Prizes for the qualifying Crab Trap winner include:

  • A $10,000 cash prize from Wilson Sonsini
  • A $5,000 cash from Montgomery County (for a firm headquartered in Montgomery County)
  • A one-year residency at JLABS @ Washington, D.C.
  • Preclinical CRO services from Noble Life Sciences.

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Pioneering life science projects focused on improving pediatric care will be on display at the Children’s National Research & Innovation Campus when the hospital hosts its 2022 Innovation Day on Friday, August 26. Hosted by Children’s National Innovation Ventures, the program’s goal is to showcase life sciences and healthcare projects that are mature enough to look for a co-developer, strategic partner, investor or licensing vehicle.

“For us, a successful Innovation Day means we are able to match these entrepreneurs with the strategic partner they need at this stage of their device development journey,” says Kolaleh Eskandanian, Ph.D., M.B.A., P.M.P., vice president and chief innovation officer at Children’s National Hospital and executive director of the Sheikh Zayed Institute for Pediatric Surgical Innovation.


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ANNAPOLIS, MD—Governor Larry Hogan today announced Maryland programs funded by the State Small Business Credit Initiative (SSBCI) are open. Up to $198 million in federal small business relief is being administered by three state agencies: the Maryland Department of Housing and Community Development (DHCD), the Maryland Department of Commerce, and the Maryland Technology Development Corporation (TEDCO). These agencies will use funds to expand and enhance nine existing state business lending and investment programs.



Who doesn’t like a rooftop networking social? If you’re a fellow University of Virginia Darden School of Business alum and plan to attend our Alumni Weekend, join us on Saturday. See details, below.


Pascal Claude Roland Soriot
23 May 1959 (age 63)
France - Wikipedia

AstraZeneca CEO Pascal Soriot raised questions Tuesday about the company’s future in vaccines while hinting at potential M&A activity on the near horizon.

In an interview with Reuters, Soriot discussed the company's plans, which he said include building on its portfolio of antibody therapies. AstraZeneca is also considering bolt-on acquisitions in oncology and cardiovascular areas, Soriot said.

Getting out of the COVID-19 Vaccine Business?

Overall, in the COVID-19 space, the company has shifted its resources to antibody therapies.

Image: Pascal Claude Roland Soriot - 23 May 1959 (age 63) France - Wikipedia

Mon, Aug 22, 2022

HCV envelope-antibody interaction

The National Institute of Allergy and Infectious Disease (NIAID) awarded a $6.9 million grant to researchers at the Institute for Bioscience and Biotechnology Research (IBBR) to design a vaccine to combat the virus that causes Hepatitis C, an illness that affects an estimated 71 million people worldwide.  Hepatitis C Virus (HCV) puts people at heightened risk for severe liver disease, including fibrosis, cirrhosis, and hepatocellular carcinoma (liver cancer).  Although treatments are available, an HCV vaccine currently does not exist to help prevent infections and reduce the global burden of the disease.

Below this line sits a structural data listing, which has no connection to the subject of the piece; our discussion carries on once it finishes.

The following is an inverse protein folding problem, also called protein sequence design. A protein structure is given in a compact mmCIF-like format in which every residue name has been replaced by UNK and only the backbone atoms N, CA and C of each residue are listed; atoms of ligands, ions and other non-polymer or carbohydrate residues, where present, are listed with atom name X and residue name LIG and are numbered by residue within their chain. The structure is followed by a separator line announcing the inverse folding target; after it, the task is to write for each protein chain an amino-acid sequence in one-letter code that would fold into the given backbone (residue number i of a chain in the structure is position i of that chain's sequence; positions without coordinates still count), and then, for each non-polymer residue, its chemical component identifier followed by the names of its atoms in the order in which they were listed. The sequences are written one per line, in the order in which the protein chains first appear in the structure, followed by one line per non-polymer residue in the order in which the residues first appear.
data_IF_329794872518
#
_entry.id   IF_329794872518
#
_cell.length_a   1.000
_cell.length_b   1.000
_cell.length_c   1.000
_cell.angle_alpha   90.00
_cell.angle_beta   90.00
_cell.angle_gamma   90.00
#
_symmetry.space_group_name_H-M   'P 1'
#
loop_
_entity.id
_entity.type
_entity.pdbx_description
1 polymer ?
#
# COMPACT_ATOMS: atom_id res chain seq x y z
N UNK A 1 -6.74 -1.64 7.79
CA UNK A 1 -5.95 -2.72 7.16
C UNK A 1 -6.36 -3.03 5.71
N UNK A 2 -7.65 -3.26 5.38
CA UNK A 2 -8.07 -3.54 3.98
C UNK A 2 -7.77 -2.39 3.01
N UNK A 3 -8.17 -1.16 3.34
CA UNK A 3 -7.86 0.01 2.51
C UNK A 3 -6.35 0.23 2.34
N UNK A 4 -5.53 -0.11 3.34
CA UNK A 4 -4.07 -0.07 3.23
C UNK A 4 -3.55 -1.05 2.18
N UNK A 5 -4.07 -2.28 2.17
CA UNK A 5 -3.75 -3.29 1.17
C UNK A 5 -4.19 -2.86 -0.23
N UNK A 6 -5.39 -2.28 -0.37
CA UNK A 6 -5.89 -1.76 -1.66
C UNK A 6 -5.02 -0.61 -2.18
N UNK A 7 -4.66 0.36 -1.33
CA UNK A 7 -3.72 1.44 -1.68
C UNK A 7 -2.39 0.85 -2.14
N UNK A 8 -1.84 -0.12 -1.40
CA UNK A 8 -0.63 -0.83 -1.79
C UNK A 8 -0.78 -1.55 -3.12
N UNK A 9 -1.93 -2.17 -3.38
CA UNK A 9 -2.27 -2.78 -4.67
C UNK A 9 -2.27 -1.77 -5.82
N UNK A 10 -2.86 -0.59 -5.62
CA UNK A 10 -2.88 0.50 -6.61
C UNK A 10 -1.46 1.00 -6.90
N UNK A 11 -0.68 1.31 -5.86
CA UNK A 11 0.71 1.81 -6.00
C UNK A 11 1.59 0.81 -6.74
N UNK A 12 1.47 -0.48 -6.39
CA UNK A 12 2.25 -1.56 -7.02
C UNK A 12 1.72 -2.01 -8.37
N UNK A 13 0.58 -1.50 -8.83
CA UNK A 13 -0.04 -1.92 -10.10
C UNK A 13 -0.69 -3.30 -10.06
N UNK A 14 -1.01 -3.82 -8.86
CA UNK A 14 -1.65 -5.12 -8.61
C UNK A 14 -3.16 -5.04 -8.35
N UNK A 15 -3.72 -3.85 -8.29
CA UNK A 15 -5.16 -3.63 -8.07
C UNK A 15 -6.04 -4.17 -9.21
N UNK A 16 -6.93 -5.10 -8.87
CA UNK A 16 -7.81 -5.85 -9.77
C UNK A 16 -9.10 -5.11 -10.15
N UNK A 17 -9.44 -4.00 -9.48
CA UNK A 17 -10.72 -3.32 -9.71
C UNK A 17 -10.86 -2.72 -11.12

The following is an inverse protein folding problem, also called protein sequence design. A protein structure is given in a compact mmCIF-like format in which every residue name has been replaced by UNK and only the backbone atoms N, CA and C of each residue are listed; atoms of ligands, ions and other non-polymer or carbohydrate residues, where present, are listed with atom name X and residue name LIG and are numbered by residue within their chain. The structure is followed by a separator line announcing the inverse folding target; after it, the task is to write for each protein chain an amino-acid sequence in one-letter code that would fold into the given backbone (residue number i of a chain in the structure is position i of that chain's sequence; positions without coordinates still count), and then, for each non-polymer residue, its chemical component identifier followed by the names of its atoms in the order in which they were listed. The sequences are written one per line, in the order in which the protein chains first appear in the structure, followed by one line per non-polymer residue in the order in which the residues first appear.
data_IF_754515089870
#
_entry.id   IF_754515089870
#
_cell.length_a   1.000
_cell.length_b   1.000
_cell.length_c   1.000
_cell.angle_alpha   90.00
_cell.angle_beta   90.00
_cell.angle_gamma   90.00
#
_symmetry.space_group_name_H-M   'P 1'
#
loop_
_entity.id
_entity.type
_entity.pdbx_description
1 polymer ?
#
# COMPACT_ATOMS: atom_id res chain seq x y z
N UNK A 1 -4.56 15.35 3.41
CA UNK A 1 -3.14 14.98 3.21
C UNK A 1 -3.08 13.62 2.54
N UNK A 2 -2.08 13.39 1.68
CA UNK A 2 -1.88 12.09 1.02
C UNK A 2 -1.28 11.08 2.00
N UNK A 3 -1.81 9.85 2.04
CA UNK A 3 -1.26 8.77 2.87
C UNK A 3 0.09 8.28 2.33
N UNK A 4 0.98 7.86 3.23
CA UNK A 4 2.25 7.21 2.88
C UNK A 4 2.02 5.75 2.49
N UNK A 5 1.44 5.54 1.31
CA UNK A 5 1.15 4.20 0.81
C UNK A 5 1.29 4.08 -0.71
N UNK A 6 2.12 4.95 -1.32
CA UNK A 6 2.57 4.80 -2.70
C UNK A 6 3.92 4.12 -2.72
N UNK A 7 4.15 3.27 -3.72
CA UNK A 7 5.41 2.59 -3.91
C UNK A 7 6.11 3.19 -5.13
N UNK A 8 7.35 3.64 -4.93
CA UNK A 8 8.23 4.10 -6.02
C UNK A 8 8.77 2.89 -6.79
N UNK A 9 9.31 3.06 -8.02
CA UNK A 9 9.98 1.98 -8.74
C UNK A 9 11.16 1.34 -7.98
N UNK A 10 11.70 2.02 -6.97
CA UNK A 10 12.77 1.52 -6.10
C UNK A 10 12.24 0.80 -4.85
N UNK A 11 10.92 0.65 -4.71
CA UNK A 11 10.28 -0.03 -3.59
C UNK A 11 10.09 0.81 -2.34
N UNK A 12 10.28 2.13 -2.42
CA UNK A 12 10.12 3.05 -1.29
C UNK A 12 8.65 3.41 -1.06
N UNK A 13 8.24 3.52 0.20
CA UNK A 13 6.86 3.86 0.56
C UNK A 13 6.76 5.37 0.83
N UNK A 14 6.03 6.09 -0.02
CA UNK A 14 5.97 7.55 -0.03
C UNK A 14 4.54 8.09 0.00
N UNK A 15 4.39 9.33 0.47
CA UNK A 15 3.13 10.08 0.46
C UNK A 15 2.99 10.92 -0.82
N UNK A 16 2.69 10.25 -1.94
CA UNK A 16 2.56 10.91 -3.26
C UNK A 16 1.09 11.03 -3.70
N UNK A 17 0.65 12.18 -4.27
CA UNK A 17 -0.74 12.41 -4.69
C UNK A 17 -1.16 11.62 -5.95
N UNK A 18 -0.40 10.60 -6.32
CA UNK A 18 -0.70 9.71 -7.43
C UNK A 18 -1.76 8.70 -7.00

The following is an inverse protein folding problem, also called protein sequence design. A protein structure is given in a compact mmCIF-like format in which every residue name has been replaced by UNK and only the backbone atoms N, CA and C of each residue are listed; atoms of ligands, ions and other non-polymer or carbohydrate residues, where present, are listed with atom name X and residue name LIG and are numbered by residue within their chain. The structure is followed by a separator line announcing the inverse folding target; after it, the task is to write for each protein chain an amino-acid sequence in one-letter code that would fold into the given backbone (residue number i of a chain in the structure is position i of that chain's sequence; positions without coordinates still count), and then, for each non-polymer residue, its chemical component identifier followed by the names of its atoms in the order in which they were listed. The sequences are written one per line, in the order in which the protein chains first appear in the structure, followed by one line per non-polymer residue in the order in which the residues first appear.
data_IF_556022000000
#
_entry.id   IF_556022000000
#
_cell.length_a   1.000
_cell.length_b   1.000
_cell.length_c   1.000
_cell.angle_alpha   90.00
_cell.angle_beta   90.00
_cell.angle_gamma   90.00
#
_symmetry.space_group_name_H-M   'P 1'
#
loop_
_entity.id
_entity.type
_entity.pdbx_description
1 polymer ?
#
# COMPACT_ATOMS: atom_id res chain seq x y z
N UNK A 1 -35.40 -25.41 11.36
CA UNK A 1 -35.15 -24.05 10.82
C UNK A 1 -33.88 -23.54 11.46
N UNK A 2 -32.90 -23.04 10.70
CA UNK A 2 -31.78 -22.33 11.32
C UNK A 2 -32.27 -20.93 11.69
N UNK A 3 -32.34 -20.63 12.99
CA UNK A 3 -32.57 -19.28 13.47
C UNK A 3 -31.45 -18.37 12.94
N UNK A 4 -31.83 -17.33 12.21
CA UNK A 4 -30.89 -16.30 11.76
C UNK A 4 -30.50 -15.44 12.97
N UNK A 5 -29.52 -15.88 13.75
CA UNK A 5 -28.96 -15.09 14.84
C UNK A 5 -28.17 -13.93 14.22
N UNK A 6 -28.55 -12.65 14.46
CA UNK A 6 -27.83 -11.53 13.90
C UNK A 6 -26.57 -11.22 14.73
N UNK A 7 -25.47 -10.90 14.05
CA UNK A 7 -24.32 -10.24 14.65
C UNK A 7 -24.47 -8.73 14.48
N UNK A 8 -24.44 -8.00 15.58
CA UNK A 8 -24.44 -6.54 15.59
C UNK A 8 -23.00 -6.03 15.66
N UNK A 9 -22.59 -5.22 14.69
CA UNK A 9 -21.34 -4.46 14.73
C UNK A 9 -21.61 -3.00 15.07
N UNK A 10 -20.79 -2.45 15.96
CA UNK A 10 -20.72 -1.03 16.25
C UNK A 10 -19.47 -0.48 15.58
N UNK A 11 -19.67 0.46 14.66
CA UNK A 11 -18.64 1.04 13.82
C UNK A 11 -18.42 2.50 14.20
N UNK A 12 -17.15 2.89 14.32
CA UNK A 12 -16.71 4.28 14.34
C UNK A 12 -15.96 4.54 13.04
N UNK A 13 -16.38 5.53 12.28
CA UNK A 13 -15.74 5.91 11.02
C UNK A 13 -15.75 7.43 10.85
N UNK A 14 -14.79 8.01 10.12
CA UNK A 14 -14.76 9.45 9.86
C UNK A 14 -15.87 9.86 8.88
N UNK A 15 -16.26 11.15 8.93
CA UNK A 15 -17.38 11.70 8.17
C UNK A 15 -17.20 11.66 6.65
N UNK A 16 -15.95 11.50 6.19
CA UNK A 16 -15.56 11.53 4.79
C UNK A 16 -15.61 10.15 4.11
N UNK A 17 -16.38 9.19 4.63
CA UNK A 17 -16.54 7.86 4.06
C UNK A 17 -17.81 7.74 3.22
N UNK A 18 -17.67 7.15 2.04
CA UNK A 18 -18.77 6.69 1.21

Johns Hopkins Applied Physics Lab lands Pentagon RDT E contract worth up to 10 6B

The Johns Hopkins University Applied Physics Laboratory has been awarded a contract for research, development, test and evaluation of military-related technology that could be worth up to $10.6 billion, the Defense Department announced Monday.

The lab, based in Laurel, Maryland, was awarded a $4.4 billion cost-plus-fixed-fee, indefinite-delivery/indefinite-quantity contract for RDT&E programs throughout the DOD that fall “within its core competency areas including strategic systems test and evaluation; submarine security and survivability; space science and engineering; combat systems and guided missiles; air and missile defense and power projection; information technology, simulation, modeling, and operations analysis; and mission related research, development, test and evaluation,” according to the DOD contract award announcement.

Image: Photo of the Johns Hopkins University Applied Physics Lab's Kossiakoff Center. (Photo courtesy of JHU-APL)

Cytimmune Sciences dual cytokine immunotherapy

Novel Nanotechnology Supercharges Immune System Molecules to Fight Cancer

Researchers from Cytimmune Sciences presented new data at a cancer therapeutics conference in Boston, MA demonstrating the potential of their nanoparticle-based platform to supercharge synergistic immune system stimulators called cytokines.


  • Data focused on industry leading, first-in-class, multi-cytokine immunotherapies
  • CYT-IFNg-TNFa (A dual cytokine immunotherapy nanomedicine)
    • 100x increase in direct cancer cell killing potency vs native cytokines
    • 30x increase in cytokine accumulation in tumor tissue
    • Induction of a cancer specific immune response after treatment
  • Other novel cytokine-based immunotherapies
    • Introduction of nanomedicines including combinations of IL-12, IL-2, IL-15 & IL-1b
    • 175x increase in potency of IL-12 presented on nanoparticles vs. native IL-12
  • CYT-6091 (high dose TNF alpha)
    • Unpublished preclinical data showing CYT-6091 induces cytotoxic T-Cell tumor infiltration
    • Phase 1 clinical safety data and preclinical mechanism of action data

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Deloitte Consulting remained atop Modern Healthcare’s annual ranking of the largest healthcare management consulting firms based in the US.